Unethical Practices and Sweatshops in Developing Countries

The Phenomenon of Sweatshops

The global marketplace is driven by intense price competition as well as quality considerations. This means that those exporters who can offer quality at the lowest price often bag the orders from the global corporations like Nike, GAP, Apple, and other western multinationals who outsource their production to emerging markets. Since the exporters have to cut costs to actualize profits at the lower rates that are competitive, they often resort to making the workers work in abominable conditions along with paying them paltry sums of money as wages. This phenomenon has been termed as the rise of the sweatshop culture where workers in garment factories, chip making units, diamond polishing facilities, and factories of the global exporters work in conditions that take away safety and benefits.

Indeed, the situation has become so critical that in recent months, there have been a spate of incidents in these sweatshops that have brought back the spotlight on them. Starting with the collapse of a building in a garment-making unit in Bangladesh, to outbreaks of violence in Apple product making factories in China, to organized violence in automobile factories in India, workers are increasingly turning their ire on these unethical practices and the perpetrators of these practices.

The Role of the Corporations, Exporters, Governments, and Consumers

Some of the blame for this situation obviously lies with the global exporters. However, governments and the governmental agencies in the emerging markets like the labor officers and the law enforcement personnel cannot escape their share of the blame. Though it is good to be competitive in the global arena, this competitiveness cannot come at the expense of compromises on safety and the health of the workforce.

Further, the global exporters often point to the fact that if they do not deliver the volumes at low prices, other exporters in competitor countries would take the business away from them. While this defense is indeed valid and true to some extent, the larger point about the need for global exporters to forego some profits for the workers welfare cannot be ruled out. Moreover, the global corporations have to take some of the burden of ensuring that their products are made in safe and healthy work conditions.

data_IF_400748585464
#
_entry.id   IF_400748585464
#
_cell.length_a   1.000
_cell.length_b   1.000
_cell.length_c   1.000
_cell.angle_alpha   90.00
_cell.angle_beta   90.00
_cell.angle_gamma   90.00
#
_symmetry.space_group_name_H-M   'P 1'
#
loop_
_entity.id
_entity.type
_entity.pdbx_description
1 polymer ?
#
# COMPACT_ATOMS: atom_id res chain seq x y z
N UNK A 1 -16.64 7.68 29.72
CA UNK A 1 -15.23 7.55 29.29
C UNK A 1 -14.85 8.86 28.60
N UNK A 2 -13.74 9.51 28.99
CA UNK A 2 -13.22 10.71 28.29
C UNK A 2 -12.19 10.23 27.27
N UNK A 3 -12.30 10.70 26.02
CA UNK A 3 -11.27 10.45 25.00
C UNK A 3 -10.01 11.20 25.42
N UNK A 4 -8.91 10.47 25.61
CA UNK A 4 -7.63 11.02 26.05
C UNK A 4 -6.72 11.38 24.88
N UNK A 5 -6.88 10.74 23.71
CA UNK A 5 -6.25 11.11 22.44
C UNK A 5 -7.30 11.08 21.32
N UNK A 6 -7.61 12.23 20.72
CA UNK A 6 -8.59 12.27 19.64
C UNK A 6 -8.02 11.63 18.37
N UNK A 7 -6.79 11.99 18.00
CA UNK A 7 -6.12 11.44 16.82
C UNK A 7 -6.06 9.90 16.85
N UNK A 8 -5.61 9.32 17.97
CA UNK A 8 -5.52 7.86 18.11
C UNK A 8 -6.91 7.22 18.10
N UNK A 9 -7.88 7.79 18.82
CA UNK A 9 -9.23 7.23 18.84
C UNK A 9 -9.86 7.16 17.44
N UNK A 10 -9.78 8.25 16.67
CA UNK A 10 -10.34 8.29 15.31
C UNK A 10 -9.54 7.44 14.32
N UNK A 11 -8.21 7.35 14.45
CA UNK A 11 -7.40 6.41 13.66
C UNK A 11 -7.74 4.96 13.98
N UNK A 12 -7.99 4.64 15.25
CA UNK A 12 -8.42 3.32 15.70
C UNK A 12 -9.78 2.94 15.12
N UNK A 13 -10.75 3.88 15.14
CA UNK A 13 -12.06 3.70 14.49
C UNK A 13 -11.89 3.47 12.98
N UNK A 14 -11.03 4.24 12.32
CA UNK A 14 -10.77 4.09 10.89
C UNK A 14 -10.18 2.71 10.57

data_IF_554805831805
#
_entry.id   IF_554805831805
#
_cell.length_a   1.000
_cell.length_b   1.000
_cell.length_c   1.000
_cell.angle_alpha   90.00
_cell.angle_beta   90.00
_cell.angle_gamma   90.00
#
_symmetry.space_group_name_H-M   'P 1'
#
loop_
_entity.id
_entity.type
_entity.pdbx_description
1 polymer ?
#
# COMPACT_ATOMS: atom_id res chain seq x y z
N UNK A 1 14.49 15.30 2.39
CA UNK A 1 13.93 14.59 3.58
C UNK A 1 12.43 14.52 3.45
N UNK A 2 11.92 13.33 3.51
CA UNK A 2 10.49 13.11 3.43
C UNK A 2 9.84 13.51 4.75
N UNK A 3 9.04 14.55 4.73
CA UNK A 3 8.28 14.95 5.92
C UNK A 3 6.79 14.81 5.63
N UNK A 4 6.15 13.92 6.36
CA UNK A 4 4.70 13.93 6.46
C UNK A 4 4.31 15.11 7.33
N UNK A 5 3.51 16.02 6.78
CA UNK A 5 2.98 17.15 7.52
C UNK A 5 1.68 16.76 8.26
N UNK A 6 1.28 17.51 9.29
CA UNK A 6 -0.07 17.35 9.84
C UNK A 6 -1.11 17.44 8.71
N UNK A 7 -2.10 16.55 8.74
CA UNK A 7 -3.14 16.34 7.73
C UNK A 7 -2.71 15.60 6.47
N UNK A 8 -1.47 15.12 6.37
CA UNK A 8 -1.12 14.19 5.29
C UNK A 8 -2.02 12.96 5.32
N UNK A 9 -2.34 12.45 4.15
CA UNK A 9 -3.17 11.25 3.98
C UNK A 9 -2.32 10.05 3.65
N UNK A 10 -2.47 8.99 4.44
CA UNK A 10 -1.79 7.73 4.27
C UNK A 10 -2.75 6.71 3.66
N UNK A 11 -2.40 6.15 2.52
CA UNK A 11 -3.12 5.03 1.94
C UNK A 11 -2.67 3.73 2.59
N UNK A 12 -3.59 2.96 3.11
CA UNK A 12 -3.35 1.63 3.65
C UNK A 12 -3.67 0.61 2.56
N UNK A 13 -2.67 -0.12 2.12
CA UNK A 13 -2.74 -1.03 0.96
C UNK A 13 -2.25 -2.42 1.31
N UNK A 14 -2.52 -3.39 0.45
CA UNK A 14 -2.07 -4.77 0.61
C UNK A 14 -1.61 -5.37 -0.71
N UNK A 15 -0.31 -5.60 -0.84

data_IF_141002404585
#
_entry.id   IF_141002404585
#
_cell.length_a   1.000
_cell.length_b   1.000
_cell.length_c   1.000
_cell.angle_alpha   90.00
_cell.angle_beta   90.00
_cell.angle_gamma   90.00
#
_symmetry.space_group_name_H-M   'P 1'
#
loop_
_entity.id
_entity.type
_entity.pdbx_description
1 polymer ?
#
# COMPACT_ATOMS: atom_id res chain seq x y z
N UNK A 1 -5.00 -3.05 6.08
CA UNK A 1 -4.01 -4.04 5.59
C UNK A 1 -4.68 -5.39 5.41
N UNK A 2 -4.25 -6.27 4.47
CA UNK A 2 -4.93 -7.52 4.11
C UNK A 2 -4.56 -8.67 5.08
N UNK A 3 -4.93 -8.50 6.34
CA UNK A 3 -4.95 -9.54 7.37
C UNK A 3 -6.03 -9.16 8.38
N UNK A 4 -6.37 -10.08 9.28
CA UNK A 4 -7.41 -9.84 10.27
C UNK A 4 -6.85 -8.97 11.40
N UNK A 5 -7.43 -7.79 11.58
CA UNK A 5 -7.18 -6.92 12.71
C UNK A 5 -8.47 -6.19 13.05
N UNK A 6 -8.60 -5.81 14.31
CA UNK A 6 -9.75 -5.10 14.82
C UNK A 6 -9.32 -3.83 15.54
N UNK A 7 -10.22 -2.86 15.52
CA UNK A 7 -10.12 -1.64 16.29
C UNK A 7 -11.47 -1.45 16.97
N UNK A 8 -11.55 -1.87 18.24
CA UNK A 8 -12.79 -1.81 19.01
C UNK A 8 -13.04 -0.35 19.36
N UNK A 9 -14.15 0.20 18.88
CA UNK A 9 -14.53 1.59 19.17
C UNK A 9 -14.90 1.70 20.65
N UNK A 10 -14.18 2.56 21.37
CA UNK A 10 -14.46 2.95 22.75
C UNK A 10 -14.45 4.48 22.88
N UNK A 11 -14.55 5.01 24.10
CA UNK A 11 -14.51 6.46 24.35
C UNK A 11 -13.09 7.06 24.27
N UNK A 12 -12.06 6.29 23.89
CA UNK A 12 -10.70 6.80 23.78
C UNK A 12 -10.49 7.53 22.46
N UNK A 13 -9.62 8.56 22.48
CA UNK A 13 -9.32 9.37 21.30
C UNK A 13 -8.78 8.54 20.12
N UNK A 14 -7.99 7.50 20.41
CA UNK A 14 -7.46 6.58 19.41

The consumers in the west are also stakeholders as their need for ever and more and more cheaper products is resulting in the creation of sweatshops around the world. To sum up, all stakeholders of the global manufacturing supply chain have to agree that they can do their bit to improve the conditions of the poor workers in sweatshops in developing and industrialized countries.

Steps to Mitigate the Problem

The steps to create safe and healthy conditions for the workers in emerging markets would include:

  1. Better enforcement of the labor laws

  2. Lobbying by activist and advocacy groups with the western governments to insist on their corporations to agree to voluntary and law mandated monitoring of their production facilities in Third world countries.

  3. Finally, the spreading of the awareness among global consumers that the products that they think are cheap are indeed coming at the expense of the lives of millions of poor who cannot afford them anyway.

This means that all stakeholders have a part to play in this process. There is already a movement towards certification of the products consumed in the West as being labor friendly on the lines of the “Green” label that mark products made in an environmentally friendly manner.

The point here is that whereas environmental responsibility has entered the global consciousness, social responsibility has still not steeped into the consumer mindset. This is partly because the Green movement has been successful in convincing consumers and warning them of the dangers of environmental destruction. Likewise, there is a need for activists and governments to persuade the corporations to adopt a label on their products, which indicates that the product has complied with social norms and worker welfare.

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Corporate Social Responsibility